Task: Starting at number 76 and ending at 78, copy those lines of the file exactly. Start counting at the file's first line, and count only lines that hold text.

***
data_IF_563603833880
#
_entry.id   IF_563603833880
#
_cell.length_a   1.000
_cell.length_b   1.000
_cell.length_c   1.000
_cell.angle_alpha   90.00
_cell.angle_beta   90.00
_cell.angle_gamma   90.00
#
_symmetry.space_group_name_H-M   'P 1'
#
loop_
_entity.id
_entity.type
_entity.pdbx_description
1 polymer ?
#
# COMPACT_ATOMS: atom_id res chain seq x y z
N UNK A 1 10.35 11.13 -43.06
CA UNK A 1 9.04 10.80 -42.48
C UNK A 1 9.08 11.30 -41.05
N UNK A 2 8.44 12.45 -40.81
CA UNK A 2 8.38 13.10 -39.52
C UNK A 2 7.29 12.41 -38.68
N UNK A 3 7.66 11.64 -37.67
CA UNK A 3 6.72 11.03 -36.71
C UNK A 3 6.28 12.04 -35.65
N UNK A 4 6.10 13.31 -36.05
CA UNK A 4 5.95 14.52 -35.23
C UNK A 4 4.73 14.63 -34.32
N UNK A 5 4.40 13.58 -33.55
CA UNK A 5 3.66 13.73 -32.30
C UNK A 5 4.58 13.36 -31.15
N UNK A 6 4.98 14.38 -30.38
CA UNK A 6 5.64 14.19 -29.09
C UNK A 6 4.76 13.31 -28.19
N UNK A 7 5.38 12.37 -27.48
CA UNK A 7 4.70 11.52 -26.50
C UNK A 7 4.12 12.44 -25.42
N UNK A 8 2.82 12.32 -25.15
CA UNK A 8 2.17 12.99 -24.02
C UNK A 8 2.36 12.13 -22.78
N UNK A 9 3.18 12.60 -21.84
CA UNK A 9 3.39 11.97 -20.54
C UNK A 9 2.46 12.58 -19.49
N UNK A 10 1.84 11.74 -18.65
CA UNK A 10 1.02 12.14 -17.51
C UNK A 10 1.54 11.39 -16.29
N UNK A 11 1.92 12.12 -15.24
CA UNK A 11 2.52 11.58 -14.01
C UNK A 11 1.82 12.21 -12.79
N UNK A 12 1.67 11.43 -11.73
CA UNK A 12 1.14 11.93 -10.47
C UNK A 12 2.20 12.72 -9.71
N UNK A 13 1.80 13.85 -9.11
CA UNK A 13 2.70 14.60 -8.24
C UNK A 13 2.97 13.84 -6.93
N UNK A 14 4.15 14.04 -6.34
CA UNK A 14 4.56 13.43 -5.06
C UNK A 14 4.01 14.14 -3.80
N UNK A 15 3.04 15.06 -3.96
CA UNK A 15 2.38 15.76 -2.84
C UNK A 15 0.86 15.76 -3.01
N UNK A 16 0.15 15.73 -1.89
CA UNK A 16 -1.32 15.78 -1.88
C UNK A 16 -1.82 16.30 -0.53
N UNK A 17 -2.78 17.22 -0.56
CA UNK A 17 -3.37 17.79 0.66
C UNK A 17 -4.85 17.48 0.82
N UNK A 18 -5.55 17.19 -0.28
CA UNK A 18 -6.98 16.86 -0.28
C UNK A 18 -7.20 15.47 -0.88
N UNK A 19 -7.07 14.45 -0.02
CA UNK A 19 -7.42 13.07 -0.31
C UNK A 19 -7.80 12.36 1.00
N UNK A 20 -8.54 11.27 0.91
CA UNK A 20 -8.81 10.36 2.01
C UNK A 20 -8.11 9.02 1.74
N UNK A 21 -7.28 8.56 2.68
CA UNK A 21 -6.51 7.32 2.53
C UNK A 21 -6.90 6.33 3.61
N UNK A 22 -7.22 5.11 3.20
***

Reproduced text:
CA UNK A 19 -7.42 13.07 -0.31
C UNK A 19 -7.80 12.36 1.00
N UNK A 20 -8.54 11.27 0.91